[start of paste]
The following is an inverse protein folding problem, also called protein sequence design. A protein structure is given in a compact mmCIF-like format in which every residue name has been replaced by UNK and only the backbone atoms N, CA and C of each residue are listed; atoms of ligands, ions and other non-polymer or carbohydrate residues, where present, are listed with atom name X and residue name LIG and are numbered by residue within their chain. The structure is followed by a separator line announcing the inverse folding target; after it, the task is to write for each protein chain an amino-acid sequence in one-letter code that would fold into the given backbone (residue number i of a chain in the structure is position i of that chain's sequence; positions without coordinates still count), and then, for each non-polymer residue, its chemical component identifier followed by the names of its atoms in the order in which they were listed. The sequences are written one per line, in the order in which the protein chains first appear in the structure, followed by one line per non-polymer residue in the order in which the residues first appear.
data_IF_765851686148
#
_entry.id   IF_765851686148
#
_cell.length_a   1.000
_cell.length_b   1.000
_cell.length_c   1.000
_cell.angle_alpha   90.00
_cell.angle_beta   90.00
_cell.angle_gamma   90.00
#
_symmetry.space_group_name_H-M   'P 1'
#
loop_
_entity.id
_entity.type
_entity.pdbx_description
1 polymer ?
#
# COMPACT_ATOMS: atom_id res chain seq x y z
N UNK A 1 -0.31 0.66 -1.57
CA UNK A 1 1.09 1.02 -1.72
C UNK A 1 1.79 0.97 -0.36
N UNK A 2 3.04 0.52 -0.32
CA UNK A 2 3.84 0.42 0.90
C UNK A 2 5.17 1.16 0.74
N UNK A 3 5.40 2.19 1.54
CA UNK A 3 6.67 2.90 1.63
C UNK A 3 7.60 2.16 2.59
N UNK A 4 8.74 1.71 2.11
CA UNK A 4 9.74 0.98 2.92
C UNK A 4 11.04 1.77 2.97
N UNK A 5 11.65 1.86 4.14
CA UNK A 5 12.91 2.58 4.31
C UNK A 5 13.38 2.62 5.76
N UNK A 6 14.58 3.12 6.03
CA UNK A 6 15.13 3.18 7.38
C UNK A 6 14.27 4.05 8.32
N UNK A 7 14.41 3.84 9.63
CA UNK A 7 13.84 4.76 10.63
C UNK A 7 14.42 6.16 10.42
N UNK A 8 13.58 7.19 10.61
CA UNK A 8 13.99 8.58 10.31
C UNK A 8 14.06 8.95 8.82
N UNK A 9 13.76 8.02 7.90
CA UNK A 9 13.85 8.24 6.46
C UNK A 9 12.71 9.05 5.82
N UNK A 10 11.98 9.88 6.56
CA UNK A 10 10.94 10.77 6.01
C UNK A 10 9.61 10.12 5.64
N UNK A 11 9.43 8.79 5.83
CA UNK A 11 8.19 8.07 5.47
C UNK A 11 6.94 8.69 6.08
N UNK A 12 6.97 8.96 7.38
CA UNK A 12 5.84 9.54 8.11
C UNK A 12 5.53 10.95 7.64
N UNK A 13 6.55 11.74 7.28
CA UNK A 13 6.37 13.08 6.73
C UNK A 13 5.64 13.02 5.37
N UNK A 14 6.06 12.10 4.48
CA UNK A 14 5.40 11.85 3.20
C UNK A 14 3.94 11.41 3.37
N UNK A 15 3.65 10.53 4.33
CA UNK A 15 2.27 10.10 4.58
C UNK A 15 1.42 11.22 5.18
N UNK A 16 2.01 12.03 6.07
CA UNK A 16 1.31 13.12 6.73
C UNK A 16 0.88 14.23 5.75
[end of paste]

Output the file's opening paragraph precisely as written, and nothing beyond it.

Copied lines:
The following is an inverse protein folding problem, also called protein sequence design. A protein structure is given in a compact mmCIF-like format in which every residue name has been replaced by UNK and only the backbone atoms N, CA and C of each residue are listed; atoms of ligands, ions and other non-polymer or carbohydrate residues, where present, are listed with atom name X and residue name LIG and are numbered by residue within their chain. The structure is followed by a separator line announcing the inverse folding target; after it, the task is to write for each protein chain an amino-acid sequence in one-letter code that would fold into the given backbone (residue number i of a chain in the structure is position i of that chain's sequence; positions without coordinates still count), and then, for each non-polymer residue, its chemical component identifier followed by the names of its atoms in the order in which they were listed. The sequences are written one per line, in the order in which the protein chains first appear in the structure, followed by one line per non-polymer residue in the order in which the residues first appear.